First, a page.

Niobium was first discovered hundreds of years ago in Connecticut, USA and identified as a new element in England by the chemist Charles Hatchett. Originally named columbium after the poetic name for the USA, its status as an element was disputed as there was considerable confusion with the closely-related tantalum, from which niobium eventually drew its name.
Named for Niobe, the daughter of Tantalus in Greek Mythology, niobium is a shiny silver metal which is reasonably soft at room temperature, which exhibits a number of very powerful superconductive properties. When added to steel, niobium greatly enhances the useful properties of the steel, increasing strength, toughness, heat resistance, shock resistance, ductility, formability and weldability, while slowing down crystal formation and resulting in a stronger, better steel.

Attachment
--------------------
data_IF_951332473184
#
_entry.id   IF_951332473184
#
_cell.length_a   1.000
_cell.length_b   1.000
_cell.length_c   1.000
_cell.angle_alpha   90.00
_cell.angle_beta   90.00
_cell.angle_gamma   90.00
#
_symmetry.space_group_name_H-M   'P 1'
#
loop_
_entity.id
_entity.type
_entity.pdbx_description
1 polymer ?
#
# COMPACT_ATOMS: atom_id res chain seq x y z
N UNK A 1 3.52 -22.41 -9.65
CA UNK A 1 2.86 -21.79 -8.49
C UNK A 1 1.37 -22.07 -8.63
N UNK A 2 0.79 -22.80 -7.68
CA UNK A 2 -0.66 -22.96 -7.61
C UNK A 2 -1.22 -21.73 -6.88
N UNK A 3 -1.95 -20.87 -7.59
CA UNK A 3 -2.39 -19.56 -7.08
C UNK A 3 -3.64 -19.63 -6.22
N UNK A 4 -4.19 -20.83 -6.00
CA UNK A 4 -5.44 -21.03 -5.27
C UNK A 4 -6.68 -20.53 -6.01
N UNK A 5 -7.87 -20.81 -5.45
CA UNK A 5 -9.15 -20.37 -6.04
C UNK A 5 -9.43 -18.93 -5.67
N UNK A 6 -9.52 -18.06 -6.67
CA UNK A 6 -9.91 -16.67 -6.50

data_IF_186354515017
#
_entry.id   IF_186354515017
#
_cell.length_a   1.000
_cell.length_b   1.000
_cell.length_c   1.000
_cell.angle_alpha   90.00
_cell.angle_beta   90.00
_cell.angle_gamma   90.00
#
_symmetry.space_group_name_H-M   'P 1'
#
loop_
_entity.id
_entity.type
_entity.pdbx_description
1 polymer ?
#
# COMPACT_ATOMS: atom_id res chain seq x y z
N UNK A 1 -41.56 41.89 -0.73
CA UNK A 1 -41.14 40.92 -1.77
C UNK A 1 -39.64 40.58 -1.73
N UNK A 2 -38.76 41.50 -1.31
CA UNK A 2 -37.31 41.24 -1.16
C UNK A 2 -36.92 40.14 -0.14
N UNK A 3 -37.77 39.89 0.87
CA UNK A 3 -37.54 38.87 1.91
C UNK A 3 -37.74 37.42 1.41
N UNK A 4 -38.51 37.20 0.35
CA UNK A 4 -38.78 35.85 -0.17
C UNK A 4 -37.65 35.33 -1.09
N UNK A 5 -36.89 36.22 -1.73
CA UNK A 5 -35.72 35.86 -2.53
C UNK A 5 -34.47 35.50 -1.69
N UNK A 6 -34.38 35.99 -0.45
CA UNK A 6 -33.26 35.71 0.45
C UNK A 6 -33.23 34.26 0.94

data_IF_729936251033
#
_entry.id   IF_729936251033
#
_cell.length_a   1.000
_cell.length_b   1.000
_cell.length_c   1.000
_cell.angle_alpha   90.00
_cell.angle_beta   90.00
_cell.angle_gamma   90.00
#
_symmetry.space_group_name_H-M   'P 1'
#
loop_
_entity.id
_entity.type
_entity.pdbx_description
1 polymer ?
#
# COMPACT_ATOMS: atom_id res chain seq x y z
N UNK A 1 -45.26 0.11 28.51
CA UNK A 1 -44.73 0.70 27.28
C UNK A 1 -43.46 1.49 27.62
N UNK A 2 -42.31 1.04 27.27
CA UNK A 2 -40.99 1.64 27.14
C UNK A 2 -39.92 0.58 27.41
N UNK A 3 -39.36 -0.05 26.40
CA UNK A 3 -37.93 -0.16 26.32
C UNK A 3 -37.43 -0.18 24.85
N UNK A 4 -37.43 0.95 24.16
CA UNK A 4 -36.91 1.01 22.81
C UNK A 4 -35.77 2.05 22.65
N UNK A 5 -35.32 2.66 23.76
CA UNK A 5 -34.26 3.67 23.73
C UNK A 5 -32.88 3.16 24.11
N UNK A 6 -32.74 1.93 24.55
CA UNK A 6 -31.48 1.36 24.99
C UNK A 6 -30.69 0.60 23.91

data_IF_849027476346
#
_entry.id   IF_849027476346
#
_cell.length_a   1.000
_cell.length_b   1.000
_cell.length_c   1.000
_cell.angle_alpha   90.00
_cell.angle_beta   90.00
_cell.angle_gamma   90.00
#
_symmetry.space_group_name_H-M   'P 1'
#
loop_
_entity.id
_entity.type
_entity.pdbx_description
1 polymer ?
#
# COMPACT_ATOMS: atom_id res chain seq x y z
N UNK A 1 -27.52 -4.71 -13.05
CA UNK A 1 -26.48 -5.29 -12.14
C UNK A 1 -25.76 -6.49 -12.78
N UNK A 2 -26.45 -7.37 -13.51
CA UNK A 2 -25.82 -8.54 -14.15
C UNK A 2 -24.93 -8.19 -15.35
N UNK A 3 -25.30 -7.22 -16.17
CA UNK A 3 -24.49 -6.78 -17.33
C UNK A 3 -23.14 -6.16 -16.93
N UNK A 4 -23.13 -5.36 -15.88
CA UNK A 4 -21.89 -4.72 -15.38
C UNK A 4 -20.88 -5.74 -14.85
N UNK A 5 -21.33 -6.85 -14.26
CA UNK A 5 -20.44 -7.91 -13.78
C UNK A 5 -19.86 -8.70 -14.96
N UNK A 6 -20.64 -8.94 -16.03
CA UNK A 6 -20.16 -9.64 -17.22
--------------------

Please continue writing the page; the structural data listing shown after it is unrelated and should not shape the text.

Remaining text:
This makes niobium rods a crucial part of the production process for the steels used in intercontinental pipelines and other high-pressure applications, as well as the superalloys used in rocket nozzles, spacecraft and jet engines. When alloyed with tin or other metals, niobium rods can be used to make superconductors like the ones found in the superconducting magnets of MRI machines and other high-tech medical scanning equipment. Niobium superconductors are also famously used in the Large Hadron Collider!
In industry and engineering, niobium rods are usually used as blanks for the production of more complex components, or used as alloying stock to add to steel or other metals to form high-performance alloys. Niobium rods can also be drawn into wire or rolled into plates or sheets, making them a versatile component in any industrial setting. For more information or to request a quote, call 01268 820409 today or fill in and submit the contact form on this page!